Book Information: The Fault in Our Stars by John Green © 2012, Dutton, New York, NY
Plot Summary: Hazel Graces has been diagnosed with an aggressive form of terminal cancer, and does not have much hope until she attends a support group and meets Augustus. In fact, she spends much of her spare time reading a cancer novel and thinking about death. Augustus is a cancer patient in remission and despite her fear of hurting more people; she succumbs to his quirky sense of humor and irreverent logic. Gus uses his “wish” on a trip to Amsterdam to meet the author of Hazel’s favorite book. There, they are lifted up and tossed down, and in a sudden twist of fate Hazel learns the value of love, and the beauty in life.
Reader’s Annotation: Augustus and Hazel Grace are falling in love and running out of time. In a world of infinite possibilities, they are limited in their own personal choices until they create their own infinity.
Critical Evaluation: John Green writes a novel steeped in both the beauty and the cruelty of life. He uses the graphic elements of cancer treatments and the terminal nature of Hazel’s life and juxtaposes these with tender moments, like a first kiss. That is an overlying theme of the novel, that amid the chaos and craziness of life, it is the connections that are made between people – lovers, families, and friends – that make sense of out of nonsense. It is our ability to connect with one another that makes the oblivion easier to bear. Because as Green points out in this book, it is nobody’s fault when kids develop cancer and die.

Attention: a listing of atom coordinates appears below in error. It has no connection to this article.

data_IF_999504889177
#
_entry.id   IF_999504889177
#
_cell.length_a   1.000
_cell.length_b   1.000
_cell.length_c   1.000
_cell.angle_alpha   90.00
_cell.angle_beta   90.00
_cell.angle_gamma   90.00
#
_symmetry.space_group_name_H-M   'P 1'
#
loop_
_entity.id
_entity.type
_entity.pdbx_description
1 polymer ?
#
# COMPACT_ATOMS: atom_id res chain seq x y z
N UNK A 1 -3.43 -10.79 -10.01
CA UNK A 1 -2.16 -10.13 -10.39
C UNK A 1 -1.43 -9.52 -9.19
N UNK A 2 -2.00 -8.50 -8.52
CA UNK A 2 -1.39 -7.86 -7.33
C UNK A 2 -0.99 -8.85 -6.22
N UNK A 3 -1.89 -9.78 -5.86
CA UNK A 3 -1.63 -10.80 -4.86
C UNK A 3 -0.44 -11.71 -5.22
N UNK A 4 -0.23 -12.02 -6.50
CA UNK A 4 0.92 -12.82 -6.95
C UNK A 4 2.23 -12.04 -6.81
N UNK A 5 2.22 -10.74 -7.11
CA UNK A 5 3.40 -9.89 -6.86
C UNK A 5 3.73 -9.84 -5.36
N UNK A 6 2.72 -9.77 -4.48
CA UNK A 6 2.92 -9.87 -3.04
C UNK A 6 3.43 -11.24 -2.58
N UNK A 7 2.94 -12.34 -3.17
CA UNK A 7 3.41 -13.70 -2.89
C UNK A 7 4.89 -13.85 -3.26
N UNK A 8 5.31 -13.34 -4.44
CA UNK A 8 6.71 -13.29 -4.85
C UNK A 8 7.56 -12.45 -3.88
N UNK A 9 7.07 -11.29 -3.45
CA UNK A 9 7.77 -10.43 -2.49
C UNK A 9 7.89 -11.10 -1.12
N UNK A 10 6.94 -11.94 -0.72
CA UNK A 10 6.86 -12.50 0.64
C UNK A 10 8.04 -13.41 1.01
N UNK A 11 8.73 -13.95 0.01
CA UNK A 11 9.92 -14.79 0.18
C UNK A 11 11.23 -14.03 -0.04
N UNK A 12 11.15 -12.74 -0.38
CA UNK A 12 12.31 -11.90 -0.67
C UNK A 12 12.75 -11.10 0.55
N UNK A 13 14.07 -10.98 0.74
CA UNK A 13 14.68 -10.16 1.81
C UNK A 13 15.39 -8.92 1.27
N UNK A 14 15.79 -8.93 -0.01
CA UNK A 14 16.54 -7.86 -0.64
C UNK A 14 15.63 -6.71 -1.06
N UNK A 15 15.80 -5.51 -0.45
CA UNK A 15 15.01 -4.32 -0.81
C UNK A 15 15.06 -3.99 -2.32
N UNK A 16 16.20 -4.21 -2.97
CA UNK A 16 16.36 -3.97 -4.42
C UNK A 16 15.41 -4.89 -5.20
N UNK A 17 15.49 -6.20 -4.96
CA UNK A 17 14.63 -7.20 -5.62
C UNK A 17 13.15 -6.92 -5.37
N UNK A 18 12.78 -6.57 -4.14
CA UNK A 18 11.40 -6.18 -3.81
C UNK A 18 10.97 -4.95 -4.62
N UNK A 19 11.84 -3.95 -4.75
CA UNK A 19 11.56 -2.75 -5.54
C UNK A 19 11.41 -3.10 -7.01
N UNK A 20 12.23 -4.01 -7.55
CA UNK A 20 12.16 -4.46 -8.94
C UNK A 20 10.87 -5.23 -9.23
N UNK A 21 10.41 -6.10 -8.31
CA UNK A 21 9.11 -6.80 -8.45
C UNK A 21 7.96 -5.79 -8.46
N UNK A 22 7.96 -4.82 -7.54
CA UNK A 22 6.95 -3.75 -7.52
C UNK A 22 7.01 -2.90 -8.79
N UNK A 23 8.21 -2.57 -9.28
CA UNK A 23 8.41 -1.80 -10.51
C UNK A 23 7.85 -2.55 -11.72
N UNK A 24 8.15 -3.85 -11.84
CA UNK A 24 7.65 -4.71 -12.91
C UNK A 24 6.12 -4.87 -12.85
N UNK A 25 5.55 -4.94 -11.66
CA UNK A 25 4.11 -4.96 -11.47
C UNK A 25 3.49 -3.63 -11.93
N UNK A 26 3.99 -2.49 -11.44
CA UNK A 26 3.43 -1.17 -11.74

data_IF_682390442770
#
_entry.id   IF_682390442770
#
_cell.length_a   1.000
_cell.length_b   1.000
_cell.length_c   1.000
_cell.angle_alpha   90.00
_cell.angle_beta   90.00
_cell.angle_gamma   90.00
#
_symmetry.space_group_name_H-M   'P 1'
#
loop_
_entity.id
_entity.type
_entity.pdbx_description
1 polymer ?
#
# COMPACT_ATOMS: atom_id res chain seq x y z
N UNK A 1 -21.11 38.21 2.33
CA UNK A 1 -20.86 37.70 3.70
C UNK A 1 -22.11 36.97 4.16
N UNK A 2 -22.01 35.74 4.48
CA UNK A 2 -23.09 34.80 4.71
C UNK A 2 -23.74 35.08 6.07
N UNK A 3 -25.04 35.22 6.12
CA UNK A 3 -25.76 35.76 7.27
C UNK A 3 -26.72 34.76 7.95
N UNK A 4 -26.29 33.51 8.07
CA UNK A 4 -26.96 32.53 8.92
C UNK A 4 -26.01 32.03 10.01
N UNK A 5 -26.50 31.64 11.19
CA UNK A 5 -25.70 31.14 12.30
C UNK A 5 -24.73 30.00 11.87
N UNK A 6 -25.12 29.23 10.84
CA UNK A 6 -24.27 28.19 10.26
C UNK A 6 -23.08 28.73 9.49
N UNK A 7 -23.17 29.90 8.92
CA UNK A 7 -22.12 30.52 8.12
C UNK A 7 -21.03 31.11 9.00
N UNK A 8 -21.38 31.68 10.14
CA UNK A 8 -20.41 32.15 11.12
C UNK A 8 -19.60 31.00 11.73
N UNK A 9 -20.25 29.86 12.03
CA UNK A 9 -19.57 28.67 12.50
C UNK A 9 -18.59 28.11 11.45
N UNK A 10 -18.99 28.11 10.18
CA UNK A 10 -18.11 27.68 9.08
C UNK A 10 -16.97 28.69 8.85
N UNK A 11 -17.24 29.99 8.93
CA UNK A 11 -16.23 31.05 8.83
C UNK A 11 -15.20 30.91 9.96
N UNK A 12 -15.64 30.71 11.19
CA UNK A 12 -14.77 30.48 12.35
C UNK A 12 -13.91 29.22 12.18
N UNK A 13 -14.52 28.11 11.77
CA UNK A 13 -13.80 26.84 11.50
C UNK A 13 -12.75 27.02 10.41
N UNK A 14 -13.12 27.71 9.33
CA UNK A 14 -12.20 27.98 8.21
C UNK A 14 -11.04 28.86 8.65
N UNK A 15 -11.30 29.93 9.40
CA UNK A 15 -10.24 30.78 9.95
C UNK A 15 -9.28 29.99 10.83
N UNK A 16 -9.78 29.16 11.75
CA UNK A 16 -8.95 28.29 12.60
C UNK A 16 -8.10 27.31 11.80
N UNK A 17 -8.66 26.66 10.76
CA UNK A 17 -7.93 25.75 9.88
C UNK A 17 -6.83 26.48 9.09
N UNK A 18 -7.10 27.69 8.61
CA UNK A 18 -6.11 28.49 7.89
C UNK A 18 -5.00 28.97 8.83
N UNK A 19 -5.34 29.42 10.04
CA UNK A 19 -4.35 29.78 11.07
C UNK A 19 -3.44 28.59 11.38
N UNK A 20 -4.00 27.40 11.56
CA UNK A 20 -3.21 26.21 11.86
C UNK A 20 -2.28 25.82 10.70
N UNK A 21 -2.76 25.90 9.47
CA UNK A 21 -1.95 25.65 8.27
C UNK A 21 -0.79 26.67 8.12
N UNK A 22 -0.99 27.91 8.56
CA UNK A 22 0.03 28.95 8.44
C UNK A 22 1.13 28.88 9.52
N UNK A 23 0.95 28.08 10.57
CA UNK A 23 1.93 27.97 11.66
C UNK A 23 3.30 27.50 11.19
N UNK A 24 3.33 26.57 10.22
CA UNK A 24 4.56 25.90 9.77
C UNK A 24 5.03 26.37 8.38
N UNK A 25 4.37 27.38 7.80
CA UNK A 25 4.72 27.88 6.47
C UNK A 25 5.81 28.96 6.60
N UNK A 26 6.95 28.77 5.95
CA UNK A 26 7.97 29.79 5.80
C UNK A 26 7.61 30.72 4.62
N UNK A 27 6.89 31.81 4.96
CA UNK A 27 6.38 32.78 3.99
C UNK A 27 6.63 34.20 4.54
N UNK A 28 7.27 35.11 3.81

Information About the Author: John Green is the author of more than 5 novels for young adults and the recipient of the Printz Award in 2006. He worked as a chaplain in a Children’s Hospital before writing full-time. He attended Kenyon College where he earned degrees in English and Religious Studies and now lives with his wife in Indianapolis.
Genre: Realistic Fiction, Death
Curriculum Ties: n/a
Reading Level/Interest Age: 15+
Potential Challenge Issues: Language, Sexuality
- Awards and Prizes
- San Diego County Library Selection Policy and Procedures for Young Adult Literature
- ALA Bill of Rights on Intellectual Freedom
- Books and other library resources should be provided for the interest, information, and enlightenment of all people of the community the library serves. Materials should not be excluded because of the origin, background, or views of those contributing to their creation.
- Libraries should provide materials and information presenting all points of view on current and historical issues. Materials should not be proscribed or removed because of partisan or doctrinal disapproval.
- At the beginning of the novel, it is very important to Hazel to find out what happens to the characters after the end An Imperial Affliction, but by the end of the novel she doesn’t care, why?
- One theme in the novel is that “some infinities are bigger than other infinities,” do you think that Hazel and Augustus experienced their own infinity?
The Fault in Our Stars was quite simply the best novel I read this year, teen or adult. I could not comprise this list and leave this book out.